VACCINATING healthcare workers against Covid significantly reduces the risk that other people within their household will become infected.

The study, led by Public Health Scotland and Glasgow University, provides fresh evidence that the vaccines prevent people from transmitting the virus as well as becoming sick.

This is crucially important because it would mean that the epidemic can be brought under control more quickly, potentially allowing for a faster exit from lockdown and a lower upsurge in cases as restrictions are eased.

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Currently, 40 per cent of Scotland’s population has had at least one dose of the AstraZeneca or Pfizer vaccine - ahead of the UK average of 35% - but that means at least six in 10 people can still catch and spread the virus.

More when you consider that the vaccines cut transmission, but do not reduce it to zero. 

The PHS study found that there was a 30% fall in the number of Covid cases detected among the family or flatmates of healthcare workers when the period before vaccination and from 14 days post-vaccination were compared.

The true effect is likely to be even larger, however.

Previous research by PHS had shown that people who live with frontline healthcare workers are twice as likely to become infected compared to the general population, and that half of these cases could be traced to the healthcare worker as the source of infection.

Once this is taken into account, the researchers concluded that the proportion of cases directly prevented by vaccinating healthcare workers “must be considerably larger”, and put the true estimate at 60%.

Commenting on the findings during the daily Covid briefing, Professor Jason Leitch, Scotland’s national clinical director, said: “The study itself is the beginnings of some really interesting data and it’s important for people to realise that Scotland is leading the way for a lot of this research.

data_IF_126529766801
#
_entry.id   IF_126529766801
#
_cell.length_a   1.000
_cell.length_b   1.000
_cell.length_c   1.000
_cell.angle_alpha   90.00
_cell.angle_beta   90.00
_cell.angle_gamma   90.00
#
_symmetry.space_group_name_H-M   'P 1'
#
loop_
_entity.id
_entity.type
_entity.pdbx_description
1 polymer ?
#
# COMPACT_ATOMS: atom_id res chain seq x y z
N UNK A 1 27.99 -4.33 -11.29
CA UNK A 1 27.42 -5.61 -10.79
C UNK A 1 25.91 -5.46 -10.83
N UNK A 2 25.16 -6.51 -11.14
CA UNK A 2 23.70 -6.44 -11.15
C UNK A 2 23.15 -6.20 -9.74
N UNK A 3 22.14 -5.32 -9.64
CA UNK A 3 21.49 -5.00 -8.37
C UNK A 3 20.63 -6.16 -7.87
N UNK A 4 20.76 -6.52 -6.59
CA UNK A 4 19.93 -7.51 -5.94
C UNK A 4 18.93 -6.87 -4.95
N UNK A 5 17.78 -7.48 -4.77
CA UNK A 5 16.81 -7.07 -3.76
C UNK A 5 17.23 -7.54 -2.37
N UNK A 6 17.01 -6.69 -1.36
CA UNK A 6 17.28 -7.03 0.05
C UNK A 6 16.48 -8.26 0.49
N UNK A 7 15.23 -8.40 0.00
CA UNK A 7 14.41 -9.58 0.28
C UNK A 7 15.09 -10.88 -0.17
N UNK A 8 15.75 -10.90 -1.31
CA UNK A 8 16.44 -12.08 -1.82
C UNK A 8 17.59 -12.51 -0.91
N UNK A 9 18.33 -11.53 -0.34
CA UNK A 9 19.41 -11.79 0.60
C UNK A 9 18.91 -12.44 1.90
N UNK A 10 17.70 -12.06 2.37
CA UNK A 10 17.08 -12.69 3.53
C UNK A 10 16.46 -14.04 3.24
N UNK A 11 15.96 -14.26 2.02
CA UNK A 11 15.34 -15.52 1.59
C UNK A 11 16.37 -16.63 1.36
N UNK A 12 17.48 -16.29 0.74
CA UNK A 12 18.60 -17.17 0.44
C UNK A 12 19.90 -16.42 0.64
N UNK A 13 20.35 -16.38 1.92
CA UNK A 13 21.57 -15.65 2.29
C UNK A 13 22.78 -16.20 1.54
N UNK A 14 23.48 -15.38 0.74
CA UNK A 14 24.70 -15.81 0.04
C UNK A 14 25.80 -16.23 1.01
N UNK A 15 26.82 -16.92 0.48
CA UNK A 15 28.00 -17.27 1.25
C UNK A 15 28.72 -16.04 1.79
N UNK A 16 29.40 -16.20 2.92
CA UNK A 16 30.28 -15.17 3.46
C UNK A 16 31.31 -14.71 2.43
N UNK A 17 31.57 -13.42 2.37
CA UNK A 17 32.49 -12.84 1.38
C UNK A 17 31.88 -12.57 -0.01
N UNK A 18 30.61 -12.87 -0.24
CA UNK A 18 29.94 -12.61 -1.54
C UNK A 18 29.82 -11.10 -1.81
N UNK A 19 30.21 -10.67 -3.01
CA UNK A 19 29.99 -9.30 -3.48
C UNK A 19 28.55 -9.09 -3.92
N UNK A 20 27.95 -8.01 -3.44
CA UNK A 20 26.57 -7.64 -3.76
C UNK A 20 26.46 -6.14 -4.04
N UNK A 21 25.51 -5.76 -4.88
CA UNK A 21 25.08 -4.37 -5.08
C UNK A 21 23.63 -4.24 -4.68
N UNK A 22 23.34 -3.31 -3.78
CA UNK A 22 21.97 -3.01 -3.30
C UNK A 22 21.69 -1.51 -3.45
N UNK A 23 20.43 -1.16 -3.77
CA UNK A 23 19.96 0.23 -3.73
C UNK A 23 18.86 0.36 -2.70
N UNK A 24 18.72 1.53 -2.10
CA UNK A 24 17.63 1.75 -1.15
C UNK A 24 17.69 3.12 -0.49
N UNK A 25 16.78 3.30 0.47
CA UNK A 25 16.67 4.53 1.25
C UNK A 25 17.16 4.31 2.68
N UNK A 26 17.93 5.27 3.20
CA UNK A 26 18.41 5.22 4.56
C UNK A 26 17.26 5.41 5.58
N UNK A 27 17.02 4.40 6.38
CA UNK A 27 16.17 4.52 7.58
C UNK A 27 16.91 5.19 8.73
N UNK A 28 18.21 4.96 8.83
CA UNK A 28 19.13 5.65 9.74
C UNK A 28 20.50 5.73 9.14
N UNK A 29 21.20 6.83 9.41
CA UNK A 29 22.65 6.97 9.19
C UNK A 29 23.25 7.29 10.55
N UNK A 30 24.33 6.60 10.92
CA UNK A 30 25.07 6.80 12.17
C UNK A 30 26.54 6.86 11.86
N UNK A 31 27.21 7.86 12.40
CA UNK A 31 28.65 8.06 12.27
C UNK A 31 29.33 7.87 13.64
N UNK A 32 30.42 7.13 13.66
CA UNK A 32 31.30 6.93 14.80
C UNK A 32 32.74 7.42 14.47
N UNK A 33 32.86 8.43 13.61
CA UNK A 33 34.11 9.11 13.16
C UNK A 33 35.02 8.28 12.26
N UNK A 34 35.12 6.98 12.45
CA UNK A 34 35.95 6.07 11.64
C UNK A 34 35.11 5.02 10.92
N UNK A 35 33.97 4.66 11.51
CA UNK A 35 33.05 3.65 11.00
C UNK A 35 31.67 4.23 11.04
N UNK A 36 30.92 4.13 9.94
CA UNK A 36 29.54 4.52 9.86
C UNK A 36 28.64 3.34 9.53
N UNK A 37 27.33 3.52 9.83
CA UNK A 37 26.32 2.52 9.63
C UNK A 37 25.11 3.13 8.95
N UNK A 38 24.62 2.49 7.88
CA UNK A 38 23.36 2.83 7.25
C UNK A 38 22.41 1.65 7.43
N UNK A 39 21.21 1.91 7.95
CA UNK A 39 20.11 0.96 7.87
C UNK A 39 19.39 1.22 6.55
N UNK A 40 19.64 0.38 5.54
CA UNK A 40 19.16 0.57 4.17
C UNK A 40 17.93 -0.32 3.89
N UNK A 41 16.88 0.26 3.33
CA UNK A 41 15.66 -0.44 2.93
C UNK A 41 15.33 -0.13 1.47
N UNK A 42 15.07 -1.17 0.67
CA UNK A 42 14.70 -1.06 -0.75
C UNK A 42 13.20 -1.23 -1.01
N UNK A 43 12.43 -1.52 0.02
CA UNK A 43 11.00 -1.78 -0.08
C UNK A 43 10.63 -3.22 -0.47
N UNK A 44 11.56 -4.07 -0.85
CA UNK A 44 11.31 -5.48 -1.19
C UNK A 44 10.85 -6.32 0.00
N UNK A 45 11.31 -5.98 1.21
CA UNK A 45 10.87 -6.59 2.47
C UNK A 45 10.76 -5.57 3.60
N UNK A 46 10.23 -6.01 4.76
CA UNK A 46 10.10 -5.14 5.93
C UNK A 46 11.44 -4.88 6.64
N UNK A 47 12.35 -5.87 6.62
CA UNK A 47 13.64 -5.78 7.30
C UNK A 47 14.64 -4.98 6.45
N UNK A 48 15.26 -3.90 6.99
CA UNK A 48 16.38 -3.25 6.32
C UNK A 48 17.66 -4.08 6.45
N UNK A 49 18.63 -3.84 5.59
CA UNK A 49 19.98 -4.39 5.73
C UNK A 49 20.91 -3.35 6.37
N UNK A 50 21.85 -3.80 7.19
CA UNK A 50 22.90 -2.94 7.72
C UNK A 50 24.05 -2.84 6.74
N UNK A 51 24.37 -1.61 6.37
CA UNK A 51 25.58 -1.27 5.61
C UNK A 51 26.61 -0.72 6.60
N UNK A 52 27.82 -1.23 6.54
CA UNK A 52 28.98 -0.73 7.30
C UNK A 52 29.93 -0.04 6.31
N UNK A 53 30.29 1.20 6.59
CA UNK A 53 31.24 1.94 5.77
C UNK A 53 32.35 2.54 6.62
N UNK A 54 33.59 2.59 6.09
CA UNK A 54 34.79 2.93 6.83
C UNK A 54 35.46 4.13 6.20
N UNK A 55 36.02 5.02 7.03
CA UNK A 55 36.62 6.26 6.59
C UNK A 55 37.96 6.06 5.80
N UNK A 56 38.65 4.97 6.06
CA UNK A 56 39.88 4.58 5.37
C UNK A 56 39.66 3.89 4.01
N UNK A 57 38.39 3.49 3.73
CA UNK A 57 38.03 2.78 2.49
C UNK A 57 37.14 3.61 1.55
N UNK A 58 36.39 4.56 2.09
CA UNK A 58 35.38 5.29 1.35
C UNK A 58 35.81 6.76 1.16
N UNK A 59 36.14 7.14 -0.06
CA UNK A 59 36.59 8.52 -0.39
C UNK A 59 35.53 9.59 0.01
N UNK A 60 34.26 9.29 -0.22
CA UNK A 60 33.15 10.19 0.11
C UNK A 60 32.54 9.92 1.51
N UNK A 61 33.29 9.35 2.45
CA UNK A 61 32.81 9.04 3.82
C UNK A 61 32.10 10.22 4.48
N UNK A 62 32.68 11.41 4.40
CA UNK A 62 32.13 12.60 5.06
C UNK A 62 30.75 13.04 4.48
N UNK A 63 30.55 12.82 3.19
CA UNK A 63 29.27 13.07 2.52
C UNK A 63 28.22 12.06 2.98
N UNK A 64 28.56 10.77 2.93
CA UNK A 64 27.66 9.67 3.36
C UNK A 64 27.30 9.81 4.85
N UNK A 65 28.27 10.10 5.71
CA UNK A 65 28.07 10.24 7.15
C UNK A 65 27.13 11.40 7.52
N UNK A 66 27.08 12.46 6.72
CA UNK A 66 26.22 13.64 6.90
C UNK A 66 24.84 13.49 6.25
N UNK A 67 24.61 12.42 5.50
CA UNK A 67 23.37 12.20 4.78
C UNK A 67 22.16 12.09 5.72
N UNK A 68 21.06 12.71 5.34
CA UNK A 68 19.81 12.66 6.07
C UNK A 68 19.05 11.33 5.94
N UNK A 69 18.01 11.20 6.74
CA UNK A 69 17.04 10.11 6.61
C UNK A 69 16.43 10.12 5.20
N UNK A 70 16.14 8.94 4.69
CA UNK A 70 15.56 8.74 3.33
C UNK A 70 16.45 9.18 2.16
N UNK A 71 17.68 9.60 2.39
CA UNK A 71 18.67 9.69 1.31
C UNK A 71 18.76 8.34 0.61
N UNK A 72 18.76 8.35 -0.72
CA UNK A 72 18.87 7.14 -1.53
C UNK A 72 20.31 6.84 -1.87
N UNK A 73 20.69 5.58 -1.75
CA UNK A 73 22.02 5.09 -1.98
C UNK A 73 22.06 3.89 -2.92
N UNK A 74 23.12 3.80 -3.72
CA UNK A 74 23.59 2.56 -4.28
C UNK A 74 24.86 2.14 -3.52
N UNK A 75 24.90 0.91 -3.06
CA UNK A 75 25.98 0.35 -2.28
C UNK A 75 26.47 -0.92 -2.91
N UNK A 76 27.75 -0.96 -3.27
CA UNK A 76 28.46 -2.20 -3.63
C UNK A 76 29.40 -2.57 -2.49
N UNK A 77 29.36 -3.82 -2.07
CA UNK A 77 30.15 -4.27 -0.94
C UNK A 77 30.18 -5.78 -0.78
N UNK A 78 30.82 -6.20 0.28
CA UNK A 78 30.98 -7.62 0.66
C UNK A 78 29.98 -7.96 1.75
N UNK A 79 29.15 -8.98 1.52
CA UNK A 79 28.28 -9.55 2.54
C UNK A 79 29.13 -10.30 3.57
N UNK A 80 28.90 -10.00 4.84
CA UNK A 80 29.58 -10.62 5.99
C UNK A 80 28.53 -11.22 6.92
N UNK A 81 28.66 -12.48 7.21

“It suggests that those in the homes of those vaccinated are not as at risk as those without a vaccinated individual.

“That is one of the first studies in the world that suggests transmission has been reduced.”

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To date, more than 95% of frontline NHS staff, 94% of care home staff, and around 90% of social care workers have had at least a single vaccine dose since the rollout began in December.

Health Secretary Jeane Freeman said the results were “very encouraging indeed”, but stressed that it was important that vaccination - even among health and social care staff - “has to be voluntary”.

Last week, it emerged that NHS executives in England were considering making the jags mandatory for frontline staff, after a number of care home providers adopted a “no jag, no job” policy.

HeraldScotland: Professor Jason LeitchProfessor Jason Leitch

Ms Freeman said this was not something currently being considered in Scotland.

She said: “It is our job to give people all the information they need about the benefits of the vaccination programme to encourage their participation.

“I think what we’ve seen in the significantly high uptakes - higher than we had planned for, we were planning on a presumption of 80% uptake and it’s higher than that so far across the different cohorts - tells us that people are keen to be vaccinated and understand the benefits to them.”

Dr Diane Stockton, PHS lead for the Covid-19 Vaccination Surveillance Programme, said the results are “very encouraging”.

“It suggests that the vaccine helps prevent people from passing on the virus to others - something that has been suspected but hasn’t previously been shown,” she said.

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Dr David McAllister, a public health expert at Glasgow University, said it was “the first direct evidence that vaccinating individuals working in high-exposure settings reduces the risk to their close contacts”.

He added: “Our work will also be of interest to modellers, as it can be used to inform their predictions about future rates of Covid-19 in the community.”

It comes amid warnings of a recent increase in cases, with 3,876 reported in the seven days to yesterday compared to 3,566 in the week to last Friday.

Prof Leitch said the increases had occurred from Tuesday onwards and “that’s worried us a bit”.

He added: “They have not gone up dramatically and it may just be a blip, we don’t know. But that emphasises two things: one, we should open slowly, and we should have three-week check ups.”